Left refuses to budge, repeats pullout threat | delhi | Hindustan Times
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Left refuses to budge, repeats pullout threat

The Left itself has a sizeable Muslim base in West Bengal and Kerala — two of the three states it governs.

delhi Updated: Jun 24, 2008 02:34 IST
Jatin Gandhi

The Left continued to adopt a hard stance on the India-US nuclear deal on Monday, a day after two of its top leaders met DMK chief M Karunanidhi, and repeated the threat of “parting ways” with the UPA if the government even approached atomic watchdog IAEA.

Amid speculation about whether the Samajwadi Party will go with the UPA, in case of a Left pullout, the CPM reminded Mulayam Singh Yadav’s party that a large part of its support base — Muslims — are not with the deal. Asked about the possibility of SP going with the UPA on the deal, party politburo member M.K. Pandhe told reporters: “Mulayam Singh will have to think twice because the deal does not find favour among the Muslims and his party has a large base among them.” Pandhe said it would not be easy for the UPA to isolate the Left on the deal.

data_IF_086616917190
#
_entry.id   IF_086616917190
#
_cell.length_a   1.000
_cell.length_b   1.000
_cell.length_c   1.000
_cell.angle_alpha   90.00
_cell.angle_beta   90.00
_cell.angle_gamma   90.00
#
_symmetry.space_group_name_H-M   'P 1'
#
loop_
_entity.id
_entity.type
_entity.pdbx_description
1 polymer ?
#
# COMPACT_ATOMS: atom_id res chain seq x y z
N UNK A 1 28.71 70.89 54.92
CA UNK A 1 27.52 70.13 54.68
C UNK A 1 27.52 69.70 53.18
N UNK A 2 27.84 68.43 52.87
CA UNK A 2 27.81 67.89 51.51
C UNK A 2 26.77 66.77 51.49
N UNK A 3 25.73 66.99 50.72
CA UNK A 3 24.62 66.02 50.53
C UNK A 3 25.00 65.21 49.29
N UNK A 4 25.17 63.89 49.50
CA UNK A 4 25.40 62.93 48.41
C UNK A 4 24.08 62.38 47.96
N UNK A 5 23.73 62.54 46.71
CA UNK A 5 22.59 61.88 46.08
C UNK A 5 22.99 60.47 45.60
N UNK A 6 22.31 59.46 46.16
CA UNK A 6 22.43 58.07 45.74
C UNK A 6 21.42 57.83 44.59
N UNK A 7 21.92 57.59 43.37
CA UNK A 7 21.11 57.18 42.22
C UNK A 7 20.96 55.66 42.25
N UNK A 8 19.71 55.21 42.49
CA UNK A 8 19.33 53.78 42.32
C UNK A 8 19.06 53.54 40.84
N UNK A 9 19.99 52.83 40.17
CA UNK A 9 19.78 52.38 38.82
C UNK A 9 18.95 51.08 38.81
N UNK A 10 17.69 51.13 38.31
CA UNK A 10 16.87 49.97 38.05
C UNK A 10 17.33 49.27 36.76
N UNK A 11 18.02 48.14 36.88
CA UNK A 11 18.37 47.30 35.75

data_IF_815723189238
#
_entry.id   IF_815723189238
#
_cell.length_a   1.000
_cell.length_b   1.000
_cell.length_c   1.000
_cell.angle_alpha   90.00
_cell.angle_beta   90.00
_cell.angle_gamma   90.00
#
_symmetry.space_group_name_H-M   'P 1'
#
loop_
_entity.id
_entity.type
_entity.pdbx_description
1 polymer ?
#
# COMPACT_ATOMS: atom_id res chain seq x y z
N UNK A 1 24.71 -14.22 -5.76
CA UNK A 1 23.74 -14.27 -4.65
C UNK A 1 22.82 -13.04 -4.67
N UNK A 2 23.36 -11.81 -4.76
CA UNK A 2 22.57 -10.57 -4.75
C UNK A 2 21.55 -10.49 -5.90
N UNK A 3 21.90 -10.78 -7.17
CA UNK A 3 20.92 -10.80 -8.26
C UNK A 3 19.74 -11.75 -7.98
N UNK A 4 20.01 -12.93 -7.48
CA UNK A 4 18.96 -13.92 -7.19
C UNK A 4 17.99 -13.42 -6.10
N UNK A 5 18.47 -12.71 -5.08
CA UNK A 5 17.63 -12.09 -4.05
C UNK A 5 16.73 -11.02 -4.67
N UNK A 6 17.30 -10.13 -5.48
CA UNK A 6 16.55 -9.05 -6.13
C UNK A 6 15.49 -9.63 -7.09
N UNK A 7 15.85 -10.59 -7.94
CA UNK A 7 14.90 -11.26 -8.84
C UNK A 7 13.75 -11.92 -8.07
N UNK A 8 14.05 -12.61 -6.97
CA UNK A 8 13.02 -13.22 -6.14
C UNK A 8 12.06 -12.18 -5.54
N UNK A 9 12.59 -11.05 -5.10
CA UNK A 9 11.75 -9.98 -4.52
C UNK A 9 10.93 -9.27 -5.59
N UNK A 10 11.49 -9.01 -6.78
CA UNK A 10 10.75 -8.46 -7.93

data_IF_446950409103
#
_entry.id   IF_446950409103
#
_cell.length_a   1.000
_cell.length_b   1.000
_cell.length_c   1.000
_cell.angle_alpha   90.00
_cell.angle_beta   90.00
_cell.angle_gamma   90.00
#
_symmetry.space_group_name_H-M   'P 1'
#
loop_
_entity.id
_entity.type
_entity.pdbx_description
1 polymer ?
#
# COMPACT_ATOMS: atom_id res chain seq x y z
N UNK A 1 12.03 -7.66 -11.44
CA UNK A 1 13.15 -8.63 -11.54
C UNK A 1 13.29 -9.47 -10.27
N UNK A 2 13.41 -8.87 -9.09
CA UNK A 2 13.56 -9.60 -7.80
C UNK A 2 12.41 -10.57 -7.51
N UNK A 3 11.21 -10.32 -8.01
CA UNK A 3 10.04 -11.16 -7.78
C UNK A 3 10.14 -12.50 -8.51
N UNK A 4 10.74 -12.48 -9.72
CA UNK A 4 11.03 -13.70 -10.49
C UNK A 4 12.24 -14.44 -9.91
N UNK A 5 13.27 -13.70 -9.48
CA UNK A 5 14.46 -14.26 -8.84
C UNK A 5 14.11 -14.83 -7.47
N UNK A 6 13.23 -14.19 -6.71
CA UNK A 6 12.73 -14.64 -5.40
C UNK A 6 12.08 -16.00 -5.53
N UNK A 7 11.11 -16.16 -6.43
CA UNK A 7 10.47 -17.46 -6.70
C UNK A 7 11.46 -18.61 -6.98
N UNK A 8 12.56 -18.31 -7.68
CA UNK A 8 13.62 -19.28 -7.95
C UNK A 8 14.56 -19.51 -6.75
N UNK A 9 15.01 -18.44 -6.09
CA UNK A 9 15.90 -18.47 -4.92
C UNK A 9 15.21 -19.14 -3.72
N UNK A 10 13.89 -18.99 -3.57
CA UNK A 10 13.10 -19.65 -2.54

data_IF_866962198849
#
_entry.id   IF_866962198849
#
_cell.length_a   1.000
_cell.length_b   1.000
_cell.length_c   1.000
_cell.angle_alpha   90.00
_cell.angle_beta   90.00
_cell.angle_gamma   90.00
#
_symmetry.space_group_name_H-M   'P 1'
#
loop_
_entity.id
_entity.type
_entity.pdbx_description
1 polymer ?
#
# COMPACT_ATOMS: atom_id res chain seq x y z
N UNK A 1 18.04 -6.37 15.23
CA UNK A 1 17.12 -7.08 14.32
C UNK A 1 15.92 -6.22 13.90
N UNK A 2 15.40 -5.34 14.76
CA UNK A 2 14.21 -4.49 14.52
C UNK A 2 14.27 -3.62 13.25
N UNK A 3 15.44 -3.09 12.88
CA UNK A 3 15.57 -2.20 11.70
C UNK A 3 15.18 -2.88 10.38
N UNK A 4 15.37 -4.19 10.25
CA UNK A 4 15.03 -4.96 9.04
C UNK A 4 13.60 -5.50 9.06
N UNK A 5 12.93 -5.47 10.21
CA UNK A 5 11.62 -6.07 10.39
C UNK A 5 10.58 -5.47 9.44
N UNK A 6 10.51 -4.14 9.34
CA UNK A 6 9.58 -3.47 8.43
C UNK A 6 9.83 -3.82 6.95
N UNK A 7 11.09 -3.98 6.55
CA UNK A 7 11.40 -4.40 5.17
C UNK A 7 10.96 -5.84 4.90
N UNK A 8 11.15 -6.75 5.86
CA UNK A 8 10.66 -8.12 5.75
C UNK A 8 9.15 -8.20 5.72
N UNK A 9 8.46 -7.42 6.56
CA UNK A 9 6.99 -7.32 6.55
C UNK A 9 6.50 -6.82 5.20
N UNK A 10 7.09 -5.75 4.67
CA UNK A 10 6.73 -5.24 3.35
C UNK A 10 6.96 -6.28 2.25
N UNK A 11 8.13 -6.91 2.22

The Left itself has a sizeable Muslim base in West Bengal and Kerala — two of the three states it governs.

CPM general secretary Prakash Karat, who met Karunanidhi in Chennai with CPI national secretary D. Raja on Sunday, told HT: “Our position is clear. They (the government) can’t proceed. If they go to the IAEA board, we part ways.” He conveyed a position that has not changed since June 18 — the day the ninth meeting of UPA-Left committee on the nuclear deal was put off for a week.

While the government has insisted that it be allowed to go to the IAEA Board of Governors for an India-specific safeguards agreement, the Left has maintained it would rather withdraw support to the UPA than allow that.

While some of the UPA allies have said the government should find a way to take the Left along, the communists have only stuck to their guns, hardening their stance every day. Left sources say they have also been touch with different political parties including some key UPA allies and even the SP and Mayawati's BSP that announced withdrawal of support to the UPA last week.

On Monday, Karat had another meeting with NCP chief and Agriculture Minister Sharad Pawar -- considered a powerful UPA ally along with Karunanidhi and RJD's Lalu Yadav. Karat and other Left leaders have been in touch with all three ever since the UPA and Left started to drift apart on the deal.